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Old 09-17-2017, 07:02 AM   #1
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Passwords

I need help.

Since I started playing with computers, (an "Adam" that I won in a sales contest from my company in 1983) I've been to so many websites that require a "sign in" that the current total is over 600... faithfully kept on an ever increasing spreadsheet. While there are probably only 25 or so different passwords, it's a formidable task to look up the right one for websites that I don't usually frequent.

When I cry on my son's shoulder about this, he tells me to use Password Keeper or something lake that. That's ok, but if I have to go through the process of changing over my password in every website, it's will likely be a year or so out of my remaining few years of life... or going through a new process every time I go to a site, to create a new (password keeper) link. Hey!... at this point, by the time I've done the changeover, i will have forgotten why I wanted to go to that site in the first place.

This can be the shortest thread in history, if someone will just confirm that there's no easy way to do this... Then I'll be satisfied. Otherwise, I'll just wander thru life... wondering if there might have been a better way.

Thanks...
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Old 09-17-2017, 07:04 AM   #2
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Old 09-17-2017, 07:06 AM   #3
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Yes, your son is giving you good advice. You need a password manager. There are a number of options. LastPass, the one I use, will let you keep your current password, and just make a record of it when you log into a website.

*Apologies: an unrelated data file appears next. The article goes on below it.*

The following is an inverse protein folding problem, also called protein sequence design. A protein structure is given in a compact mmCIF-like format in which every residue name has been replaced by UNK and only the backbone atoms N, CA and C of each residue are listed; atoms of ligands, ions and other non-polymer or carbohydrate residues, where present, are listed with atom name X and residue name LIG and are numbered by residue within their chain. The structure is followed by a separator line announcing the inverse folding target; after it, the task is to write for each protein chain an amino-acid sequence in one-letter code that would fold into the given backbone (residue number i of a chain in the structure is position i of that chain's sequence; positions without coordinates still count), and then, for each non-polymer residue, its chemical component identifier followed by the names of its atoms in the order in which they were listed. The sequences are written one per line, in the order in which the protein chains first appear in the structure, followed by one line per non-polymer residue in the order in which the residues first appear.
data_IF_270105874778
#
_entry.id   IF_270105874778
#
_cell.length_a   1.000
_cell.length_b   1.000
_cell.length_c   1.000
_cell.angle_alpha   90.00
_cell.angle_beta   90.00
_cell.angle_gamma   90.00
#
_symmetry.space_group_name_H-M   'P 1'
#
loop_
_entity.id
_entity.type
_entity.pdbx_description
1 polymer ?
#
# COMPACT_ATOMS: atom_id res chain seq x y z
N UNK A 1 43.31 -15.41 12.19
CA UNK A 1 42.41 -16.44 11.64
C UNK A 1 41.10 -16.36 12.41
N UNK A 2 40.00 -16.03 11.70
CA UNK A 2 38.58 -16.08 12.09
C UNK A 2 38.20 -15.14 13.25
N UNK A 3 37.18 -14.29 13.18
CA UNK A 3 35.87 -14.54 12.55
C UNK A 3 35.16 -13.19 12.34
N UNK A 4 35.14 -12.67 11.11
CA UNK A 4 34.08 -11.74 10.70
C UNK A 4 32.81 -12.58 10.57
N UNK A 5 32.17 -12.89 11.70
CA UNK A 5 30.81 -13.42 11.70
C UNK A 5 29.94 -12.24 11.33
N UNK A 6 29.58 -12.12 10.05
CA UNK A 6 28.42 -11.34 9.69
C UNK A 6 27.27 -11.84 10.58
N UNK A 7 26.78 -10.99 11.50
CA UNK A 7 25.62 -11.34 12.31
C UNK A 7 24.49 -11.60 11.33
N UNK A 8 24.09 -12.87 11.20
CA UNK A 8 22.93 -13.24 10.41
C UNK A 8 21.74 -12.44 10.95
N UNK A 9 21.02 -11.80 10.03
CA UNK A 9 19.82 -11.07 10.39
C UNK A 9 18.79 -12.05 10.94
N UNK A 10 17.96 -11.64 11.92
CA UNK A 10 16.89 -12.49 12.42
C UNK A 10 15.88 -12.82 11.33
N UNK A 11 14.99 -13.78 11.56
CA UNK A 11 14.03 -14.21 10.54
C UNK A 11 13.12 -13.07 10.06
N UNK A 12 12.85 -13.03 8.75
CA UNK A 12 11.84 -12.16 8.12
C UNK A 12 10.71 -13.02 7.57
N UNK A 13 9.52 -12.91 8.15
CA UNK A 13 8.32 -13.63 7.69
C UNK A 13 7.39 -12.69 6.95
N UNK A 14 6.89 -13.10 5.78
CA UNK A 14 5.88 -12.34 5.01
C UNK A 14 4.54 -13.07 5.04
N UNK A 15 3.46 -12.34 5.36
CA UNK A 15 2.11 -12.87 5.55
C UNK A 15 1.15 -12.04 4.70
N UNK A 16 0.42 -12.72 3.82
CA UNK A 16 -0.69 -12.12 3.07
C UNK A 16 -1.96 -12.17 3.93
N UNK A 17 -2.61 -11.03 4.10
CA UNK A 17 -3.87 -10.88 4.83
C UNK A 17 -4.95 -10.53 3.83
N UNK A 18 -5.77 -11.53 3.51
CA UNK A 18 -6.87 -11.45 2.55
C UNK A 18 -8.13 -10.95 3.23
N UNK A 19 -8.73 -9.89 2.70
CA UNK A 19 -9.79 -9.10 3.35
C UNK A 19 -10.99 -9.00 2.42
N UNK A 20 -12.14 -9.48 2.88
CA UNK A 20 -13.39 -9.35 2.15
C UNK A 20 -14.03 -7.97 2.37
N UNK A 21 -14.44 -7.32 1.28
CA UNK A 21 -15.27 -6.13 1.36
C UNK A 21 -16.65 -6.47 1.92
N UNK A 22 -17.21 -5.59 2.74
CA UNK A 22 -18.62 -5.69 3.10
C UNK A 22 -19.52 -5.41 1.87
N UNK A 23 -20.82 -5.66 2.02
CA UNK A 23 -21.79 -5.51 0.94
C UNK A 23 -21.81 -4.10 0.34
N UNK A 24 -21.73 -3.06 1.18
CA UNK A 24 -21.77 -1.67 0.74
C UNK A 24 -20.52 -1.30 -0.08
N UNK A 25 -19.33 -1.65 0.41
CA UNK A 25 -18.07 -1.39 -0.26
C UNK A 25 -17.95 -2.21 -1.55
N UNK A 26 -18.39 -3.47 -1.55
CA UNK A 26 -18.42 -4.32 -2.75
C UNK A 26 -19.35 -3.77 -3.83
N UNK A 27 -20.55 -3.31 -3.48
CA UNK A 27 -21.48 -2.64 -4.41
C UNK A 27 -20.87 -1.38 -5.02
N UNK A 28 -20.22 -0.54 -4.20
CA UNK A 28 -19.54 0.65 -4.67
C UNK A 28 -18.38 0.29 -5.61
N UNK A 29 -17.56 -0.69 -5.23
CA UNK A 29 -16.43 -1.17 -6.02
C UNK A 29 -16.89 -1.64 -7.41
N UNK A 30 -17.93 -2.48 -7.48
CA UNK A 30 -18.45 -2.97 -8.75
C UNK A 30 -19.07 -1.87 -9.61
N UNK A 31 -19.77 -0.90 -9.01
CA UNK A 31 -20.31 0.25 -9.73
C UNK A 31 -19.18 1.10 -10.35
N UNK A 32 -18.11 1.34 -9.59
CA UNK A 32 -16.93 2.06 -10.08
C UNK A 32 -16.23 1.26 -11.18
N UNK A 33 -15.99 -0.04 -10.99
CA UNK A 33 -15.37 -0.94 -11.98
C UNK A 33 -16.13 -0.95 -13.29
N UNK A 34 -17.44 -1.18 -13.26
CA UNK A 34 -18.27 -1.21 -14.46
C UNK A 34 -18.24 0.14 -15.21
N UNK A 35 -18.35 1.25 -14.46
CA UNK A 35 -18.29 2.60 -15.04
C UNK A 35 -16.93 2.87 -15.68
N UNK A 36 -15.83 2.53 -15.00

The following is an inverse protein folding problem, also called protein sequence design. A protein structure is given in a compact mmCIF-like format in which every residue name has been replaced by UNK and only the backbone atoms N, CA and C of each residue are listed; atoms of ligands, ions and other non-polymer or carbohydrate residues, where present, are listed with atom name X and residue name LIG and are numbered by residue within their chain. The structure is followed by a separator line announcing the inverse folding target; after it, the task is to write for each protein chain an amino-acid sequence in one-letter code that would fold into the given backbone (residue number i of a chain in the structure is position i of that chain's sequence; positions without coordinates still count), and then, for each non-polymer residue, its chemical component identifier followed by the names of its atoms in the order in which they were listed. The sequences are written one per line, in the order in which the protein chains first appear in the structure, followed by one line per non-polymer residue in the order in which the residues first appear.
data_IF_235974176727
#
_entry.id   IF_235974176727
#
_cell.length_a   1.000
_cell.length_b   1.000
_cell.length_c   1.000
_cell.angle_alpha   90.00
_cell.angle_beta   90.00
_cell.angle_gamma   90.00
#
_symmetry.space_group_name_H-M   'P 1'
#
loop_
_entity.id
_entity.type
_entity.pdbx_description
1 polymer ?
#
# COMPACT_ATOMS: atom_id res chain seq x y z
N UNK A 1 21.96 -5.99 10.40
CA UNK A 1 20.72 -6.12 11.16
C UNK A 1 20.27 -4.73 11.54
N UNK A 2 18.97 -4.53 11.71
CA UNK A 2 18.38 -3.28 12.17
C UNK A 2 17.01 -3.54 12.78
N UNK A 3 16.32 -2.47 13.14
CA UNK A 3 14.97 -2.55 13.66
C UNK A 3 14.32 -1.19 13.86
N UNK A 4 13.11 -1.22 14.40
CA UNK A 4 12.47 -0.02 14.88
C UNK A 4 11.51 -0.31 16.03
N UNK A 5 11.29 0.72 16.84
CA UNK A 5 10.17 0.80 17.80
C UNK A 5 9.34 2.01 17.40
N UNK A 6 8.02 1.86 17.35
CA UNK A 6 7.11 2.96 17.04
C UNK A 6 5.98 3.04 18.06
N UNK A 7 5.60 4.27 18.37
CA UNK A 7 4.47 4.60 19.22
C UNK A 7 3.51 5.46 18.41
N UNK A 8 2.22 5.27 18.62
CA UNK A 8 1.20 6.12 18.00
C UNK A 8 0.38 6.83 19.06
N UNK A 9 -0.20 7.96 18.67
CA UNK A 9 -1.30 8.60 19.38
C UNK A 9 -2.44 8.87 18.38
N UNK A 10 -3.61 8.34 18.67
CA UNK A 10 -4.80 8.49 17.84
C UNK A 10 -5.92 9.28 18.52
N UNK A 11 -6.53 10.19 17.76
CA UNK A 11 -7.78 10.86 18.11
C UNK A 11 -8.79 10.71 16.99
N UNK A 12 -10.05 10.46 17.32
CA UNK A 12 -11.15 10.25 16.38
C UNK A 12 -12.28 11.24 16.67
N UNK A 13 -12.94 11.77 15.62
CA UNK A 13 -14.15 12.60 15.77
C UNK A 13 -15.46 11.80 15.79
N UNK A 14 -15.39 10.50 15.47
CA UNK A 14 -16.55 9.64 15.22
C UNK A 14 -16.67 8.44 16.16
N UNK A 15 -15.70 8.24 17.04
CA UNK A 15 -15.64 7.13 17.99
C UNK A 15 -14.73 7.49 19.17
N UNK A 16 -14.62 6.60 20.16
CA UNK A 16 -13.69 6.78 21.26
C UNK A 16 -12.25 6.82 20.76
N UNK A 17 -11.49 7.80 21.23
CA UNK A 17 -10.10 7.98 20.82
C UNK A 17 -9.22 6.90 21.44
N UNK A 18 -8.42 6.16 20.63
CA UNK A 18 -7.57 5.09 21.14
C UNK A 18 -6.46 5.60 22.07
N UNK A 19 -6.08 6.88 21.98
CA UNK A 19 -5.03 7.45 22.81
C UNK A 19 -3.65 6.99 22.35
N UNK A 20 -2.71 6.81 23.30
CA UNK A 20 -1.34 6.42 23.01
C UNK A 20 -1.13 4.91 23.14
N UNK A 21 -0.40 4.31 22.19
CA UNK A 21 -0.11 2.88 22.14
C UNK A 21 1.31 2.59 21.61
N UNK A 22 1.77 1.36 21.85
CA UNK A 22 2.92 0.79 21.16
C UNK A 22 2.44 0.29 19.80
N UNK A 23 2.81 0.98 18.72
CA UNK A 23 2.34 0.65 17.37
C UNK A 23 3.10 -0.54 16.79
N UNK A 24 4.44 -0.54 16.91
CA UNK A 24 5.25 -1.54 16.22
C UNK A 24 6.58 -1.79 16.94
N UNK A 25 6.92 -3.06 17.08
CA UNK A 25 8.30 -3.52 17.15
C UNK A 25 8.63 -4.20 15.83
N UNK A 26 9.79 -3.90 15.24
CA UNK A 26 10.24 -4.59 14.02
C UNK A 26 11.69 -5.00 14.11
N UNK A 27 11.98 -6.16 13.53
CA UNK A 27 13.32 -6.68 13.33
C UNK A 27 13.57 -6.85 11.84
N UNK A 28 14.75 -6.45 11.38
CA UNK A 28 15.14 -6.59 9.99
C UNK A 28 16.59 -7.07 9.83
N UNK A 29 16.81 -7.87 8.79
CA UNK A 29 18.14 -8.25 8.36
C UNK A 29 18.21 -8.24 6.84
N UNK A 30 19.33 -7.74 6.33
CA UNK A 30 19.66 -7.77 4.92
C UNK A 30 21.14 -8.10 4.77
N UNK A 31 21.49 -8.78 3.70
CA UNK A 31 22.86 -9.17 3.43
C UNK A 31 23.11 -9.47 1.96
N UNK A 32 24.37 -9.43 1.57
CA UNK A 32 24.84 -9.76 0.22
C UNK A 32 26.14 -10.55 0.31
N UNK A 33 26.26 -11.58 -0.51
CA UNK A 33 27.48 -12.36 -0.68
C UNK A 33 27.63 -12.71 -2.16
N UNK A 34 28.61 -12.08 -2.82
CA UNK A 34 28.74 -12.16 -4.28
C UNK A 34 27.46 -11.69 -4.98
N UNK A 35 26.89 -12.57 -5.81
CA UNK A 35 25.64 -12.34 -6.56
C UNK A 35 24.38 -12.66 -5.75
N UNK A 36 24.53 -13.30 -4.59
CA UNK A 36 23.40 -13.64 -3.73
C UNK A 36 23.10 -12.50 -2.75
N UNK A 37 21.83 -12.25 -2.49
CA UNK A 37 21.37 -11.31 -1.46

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Old 09-17-2017, 07:09 AM   #4
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Quote:
Originally Posted by Nemo2 View Post
Imoldernu isn't familiar with password managers, so you might consider a comment as to why you feel this is a good option for him.
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Old 09-17-2017, 07:11 AM   #5
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I have 3 levels of passwords. The first is for sites where if someone got my password it would be no big deal because of the nature of the site (non-financial) and I use one simple password for all those sites. The other extreme are sites with financial info (banks, Vanguard, credit cards, etc.)... for those I have a base password with a 3-4 character prefix unique to that site. For sites in-between I have a password that is more complicated than the first password but not unique to each site.

It works for me and I have not been hacked but I concede that I still could be.
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Old 09-17-2017, 07:17 AM   #6
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Imoldernu isn't familiar with password managers, so you might consider a comment as to why you feel this is a good option for him.
DW, (the former software developer), set ours up, and basically all I know is, that if it's effective and simple enough for me to use, (and it's apparently very effective), it's worth a try.
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Old 09-17-2017, 07:20 AM   #7
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Using unique passwords - especially for "important" accounts - is all well and good, but also consider using a unique account name for different accounts too.

Most financial sites allow you to change your account name as well as your password.
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Old 09-17-2017, 07:24 AM   #8
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I second keepass. It keeps your passwords in an encrypted database which itself has a password, meaning you only need to remember that one PW. In addition to the master PW, the database can be linked to a "key file" on your computer (can be anything, a picture of your favorite geisha girl, for instance), or it can be linked to a certain windows login. Or any combination of the three.

The database can be organized so you can group PWs by category. There's also a search function so you can easily find the PW you are looking for. There's also a random password generator, so you can have strong, unique passwords. For example, one of my passwords is FU54p7azIBW28gffcM1l .

It's easy to copy and paste usernames and passwords, and it supports an autotype function so both the username and PW can be automatically entered into your browser.

Best of all, it's free, open-source software.